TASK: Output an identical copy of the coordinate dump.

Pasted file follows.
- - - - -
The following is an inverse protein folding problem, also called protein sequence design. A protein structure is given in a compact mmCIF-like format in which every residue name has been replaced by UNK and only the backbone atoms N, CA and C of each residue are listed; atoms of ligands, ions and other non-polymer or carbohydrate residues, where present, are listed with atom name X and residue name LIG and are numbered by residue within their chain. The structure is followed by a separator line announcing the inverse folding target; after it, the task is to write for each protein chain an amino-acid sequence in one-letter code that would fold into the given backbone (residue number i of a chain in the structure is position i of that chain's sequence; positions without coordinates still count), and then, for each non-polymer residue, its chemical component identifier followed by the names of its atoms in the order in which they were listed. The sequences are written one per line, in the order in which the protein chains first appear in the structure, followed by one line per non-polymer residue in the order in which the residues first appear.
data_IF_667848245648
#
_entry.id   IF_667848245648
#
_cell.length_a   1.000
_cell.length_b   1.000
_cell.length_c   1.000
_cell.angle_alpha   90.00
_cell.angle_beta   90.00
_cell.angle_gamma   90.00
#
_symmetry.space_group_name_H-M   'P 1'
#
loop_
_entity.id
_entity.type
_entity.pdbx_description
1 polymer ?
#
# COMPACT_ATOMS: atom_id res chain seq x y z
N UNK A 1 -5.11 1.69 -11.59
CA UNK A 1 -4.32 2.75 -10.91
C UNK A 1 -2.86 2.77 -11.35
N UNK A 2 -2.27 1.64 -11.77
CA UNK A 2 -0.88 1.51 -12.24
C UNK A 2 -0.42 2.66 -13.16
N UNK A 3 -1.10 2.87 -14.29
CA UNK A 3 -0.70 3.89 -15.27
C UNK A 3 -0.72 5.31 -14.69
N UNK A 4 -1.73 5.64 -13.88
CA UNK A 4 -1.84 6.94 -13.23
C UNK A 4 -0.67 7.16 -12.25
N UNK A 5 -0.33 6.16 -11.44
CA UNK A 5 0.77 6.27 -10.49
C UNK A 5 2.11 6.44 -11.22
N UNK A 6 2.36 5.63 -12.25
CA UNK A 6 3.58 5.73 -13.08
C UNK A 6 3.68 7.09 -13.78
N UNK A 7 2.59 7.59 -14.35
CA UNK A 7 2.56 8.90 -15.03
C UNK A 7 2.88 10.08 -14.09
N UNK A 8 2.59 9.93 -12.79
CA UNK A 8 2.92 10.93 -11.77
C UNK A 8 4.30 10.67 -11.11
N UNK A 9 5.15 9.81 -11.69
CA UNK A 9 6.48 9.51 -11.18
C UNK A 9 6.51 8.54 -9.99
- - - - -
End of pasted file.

The following is an inverse protein folding problem, also called protein sequence design. A protein structure is given in a compact mmCIF-like format in which every residue name has been replaced by UNK and only the backbone atoms N, CA and C of each residue are listed; atoms of ligands, ions and other non-polymer or carbohydrate residues, where present, are listed with atom name X and residue name LIG and are numbered by residue within their chain. The structure is followed by a separator line announcing the inverse folding target; after it, the task is to write for each protein chain an amino-acid sequence in one-letter code that would fold into the given backbone (residue number i of a chain in the structure is position i of that chain's sequence; positions without coordinates still count), and then, for each non-polymer residue, its chemical component identifier followed by the names of its atoms in the order in which they were listed. The sequences are written one per line, in the order in which the protein chains first appear in the structure, followed by one line per non-polymer residue in the order in which the residues first appear.
data_IF_667848245648
#
_entry.id   IF_667848245648
#
_cell.length_a   1.000
_cell.length_b   1.000
_cell.length_c   1.000
_cell.angle_alpha   90.00
_cell.angle_beta   90.00
_cell.angle_gamma   90.00
#
_symmetry.space_group_name_H-M   'P 1'
#
loop_
_entity.id
_entity.type
_entity.pdbx_description
1 polymer ?
#
# COMPACT_ATOMS: atom_id res chain seq x y z
N UNK A 1 -5.11 1.69 -11.59
CA UNK A 1 -4.32 2.75 -10.91
C UNK A 1 -2.86 2.77 -11.35
N UNK A 2 -2.27 1.64 -11.77
CA UNK A 2 -0.88 1.51 -12.24
C UNK A 2 -0.42 2.66 -13.16
N UNK A 3 -1.10 2.87 -14.29
CA UNK A 3 -0.70 3.89 -15.27
C UNK A 3 -0.72 5.31 -14.69
N UNK A 4 -1.73 5.64 -13.88
CA UNK A 4 -1.84 6.94 -13.23
C UNK A 4 -0.67 7.16 -12.25
N UNK A 5 -0.33 6.16 -11.44
CA UNK A 5 0.77 6.27 -10.49
C UNK A 5 2.11 6.44 -11.22
N UNK A 6 2.36 5.63 -12.25
CA UNK A 6 3.58 5.73 -13.08
C UNK A 6 3.68 7.09 -13.78
N UNK A 7 2.59 7.59 -14.35
CA UNK A 7 2.56 8.90 -15.03
C UNK A 7 2.88 10.08 -14.09
N UNK A 8 2.59 9.93 -12.79
CA UNK A 8 2.92 10.93 -11.77
C UNK A 8 4.30 10.67 -11.11
N UNK A 9 5.15 9.81 -11.69
CA UNK A 9 6.48 9.51 -11.18
C UNK A 9 6.51 8.54 -9.99